The Lights From the Chemical Plant
New West Records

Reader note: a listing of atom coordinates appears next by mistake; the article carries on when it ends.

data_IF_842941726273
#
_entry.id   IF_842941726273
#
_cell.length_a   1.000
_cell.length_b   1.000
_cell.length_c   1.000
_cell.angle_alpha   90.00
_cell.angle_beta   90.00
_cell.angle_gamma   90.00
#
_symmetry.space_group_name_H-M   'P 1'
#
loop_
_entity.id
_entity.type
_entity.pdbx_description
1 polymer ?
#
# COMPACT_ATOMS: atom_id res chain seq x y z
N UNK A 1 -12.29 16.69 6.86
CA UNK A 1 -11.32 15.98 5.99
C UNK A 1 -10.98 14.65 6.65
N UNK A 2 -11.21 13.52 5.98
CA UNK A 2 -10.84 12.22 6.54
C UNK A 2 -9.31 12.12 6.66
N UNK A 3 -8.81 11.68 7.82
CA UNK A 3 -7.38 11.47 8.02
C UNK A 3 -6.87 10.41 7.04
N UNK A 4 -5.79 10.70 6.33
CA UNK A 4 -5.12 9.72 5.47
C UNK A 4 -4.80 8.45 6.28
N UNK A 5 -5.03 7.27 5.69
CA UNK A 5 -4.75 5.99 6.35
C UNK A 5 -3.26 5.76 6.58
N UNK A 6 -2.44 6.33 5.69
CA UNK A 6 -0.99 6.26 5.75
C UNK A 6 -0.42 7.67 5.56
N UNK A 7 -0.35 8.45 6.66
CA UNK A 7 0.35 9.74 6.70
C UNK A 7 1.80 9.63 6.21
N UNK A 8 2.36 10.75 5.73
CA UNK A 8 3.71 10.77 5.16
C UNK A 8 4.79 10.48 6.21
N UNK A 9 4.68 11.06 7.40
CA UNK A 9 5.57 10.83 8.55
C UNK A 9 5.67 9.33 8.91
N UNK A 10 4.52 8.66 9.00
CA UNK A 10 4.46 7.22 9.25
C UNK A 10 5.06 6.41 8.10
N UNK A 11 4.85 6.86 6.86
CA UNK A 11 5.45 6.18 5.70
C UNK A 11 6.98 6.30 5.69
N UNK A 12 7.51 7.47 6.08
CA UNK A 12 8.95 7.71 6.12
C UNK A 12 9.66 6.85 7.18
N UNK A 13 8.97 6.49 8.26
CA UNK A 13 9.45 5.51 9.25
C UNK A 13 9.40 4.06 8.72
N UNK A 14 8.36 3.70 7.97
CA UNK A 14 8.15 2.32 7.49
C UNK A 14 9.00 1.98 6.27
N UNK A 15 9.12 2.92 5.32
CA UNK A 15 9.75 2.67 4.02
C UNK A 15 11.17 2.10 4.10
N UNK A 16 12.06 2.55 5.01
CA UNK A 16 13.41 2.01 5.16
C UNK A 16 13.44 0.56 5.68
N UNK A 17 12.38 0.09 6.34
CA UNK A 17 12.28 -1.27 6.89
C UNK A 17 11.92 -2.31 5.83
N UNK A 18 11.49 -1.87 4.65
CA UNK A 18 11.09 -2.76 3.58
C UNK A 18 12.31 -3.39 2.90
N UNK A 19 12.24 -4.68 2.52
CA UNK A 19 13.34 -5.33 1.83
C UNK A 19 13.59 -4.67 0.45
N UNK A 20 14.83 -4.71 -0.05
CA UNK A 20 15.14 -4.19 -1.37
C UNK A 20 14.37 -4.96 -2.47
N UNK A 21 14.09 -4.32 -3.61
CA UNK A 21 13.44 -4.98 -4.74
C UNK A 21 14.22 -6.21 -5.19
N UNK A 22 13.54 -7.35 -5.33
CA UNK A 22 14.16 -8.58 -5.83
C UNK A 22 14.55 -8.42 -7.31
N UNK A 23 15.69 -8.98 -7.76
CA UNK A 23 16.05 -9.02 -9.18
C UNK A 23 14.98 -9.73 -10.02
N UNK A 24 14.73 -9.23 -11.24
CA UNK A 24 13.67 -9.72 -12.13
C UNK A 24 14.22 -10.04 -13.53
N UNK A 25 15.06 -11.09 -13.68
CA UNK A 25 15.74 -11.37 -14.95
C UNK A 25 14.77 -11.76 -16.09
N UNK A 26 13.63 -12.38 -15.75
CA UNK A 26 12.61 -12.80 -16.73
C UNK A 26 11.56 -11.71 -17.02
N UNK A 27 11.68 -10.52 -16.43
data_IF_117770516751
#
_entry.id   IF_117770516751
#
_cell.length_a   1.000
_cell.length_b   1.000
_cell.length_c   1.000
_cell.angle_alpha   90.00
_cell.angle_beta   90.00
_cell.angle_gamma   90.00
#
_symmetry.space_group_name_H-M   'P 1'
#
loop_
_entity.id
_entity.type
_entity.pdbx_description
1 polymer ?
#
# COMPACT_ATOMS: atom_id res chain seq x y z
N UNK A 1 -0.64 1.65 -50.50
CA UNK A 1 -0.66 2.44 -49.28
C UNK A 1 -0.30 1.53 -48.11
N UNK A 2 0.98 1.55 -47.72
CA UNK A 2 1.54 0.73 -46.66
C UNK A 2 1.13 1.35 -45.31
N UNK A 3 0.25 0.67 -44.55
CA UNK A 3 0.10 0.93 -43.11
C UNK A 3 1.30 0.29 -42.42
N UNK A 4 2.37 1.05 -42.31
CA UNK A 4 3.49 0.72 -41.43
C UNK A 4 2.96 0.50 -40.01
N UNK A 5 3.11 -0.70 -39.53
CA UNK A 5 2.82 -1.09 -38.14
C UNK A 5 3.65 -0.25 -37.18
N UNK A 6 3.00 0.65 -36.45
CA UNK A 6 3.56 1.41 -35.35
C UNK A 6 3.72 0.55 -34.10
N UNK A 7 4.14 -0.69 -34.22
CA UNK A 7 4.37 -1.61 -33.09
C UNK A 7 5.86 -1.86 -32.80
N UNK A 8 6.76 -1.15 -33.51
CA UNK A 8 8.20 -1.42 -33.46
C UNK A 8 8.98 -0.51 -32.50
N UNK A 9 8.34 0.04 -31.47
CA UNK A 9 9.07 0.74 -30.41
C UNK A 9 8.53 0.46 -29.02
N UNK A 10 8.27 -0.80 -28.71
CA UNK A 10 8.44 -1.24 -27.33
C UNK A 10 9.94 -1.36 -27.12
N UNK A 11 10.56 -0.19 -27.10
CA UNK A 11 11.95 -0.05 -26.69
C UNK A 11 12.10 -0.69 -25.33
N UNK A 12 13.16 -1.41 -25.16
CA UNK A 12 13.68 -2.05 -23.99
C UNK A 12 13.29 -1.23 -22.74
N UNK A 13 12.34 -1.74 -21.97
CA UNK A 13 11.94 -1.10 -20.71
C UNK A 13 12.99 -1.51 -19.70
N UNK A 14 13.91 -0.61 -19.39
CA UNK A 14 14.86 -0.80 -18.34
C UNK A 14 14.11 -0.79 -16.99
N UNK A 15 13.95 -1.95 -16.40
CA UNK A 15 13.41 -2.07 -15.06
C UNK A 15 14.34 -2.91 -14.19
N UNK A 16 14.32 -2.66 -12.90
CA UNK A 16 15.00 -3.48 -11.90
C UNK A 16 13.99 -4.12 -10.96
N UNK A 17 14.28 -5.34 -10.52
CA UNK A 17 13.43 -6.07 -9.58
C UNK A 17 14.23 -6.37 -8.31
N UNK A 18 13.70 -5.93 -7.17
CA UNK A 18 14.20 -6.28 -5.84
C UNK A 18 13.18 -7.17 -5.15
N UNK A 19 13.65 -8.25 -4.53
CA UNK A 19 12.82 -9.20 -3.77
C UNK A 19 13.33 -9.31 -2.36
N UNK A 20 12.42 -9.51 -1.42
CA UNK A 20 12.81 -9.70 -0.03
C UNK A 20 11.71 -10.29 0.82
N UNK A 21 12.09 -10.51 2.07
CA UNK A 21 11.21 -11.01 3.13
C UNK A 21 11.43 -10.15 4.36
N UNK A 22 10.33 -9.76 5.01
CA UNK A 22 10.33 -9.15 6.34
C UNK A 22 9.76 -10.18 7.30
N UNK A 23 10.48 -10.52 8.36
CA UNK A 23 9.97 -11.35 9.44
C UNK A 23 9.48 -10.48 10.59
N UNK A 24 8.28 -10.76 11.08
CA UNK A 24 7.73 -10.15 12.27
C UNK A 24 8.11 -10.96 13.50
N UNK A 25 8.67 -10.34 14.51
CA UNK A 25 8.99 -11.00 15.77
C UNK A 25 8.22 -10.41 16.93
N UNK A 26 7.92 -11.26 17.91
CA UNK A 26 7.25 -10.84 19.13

As much as one hates to inadvertently set any gifted young hopeful up for a fall, burdening them with the weight of living up to ridiculously high expectations, there’s no point in tiptoeing around the truth: Robert Ellis is the future of Americana music. And though it remains to be seen exactly how long of a shadow The Lights From the Chemical Plant will cast over every other release within spitting distance of the field this year, the album’s “Chemical Plant” is already the track to beat in 2014. Yeah, that’s a helluva lotta effusive praise to heap on a guy a lot of people probably haven’t heard of yet, but Ellis’ second nationally distributed album (following 2011’s Photographs and an earlier independent release from his Houston barroom days) backs it all up in spades. This is Gram Parson’s “Cosmic American Music” recast as 21st century country noir, Willie Nelson’s Phases and Stages filtered through a millennial hipster’s hypersensitive-yet-seemingly-detached heart, and, well, the kind of record where a prodigal honky-tonk kid still well shy of 30 can pull off a sincere cover of Paul Simon’s “Still Crazy After All These Years” that sounds as lived-in as its startling, spiraling guitar solo sounds out there. Ellis’ originals convey a similar world-weary but still-unsettled spirit, torn between escapist fantasy (“TV Song”), bittersweet reflection (“Bottle of Wine,” “Houston”) and sobering honesty (“Pride,” “Only Lies,” “Tour Song.”) Served with Ellis’ expressive, high-lonesome twang set in sharp relief against the quiet storm of Jacquire King’s spacious but tension-barbed production, there’s really not a minute of it that’s not gorgeously unsettling. But it’s the aforementioned “Chemical Plant” that towers over all. Stripped down to its bare essence, it’s a simple, sentimental love story: two small-town kids fall in love and spend a lifetime together, the years passing them by “not so unkindly” until one sits by the other’s deathbed. But the way Ellis frames and illuminates that old familiar sad song through the eerily beautiful glow of refracted unnatural light is the work of a true auteur. — RICHARD SKANSE

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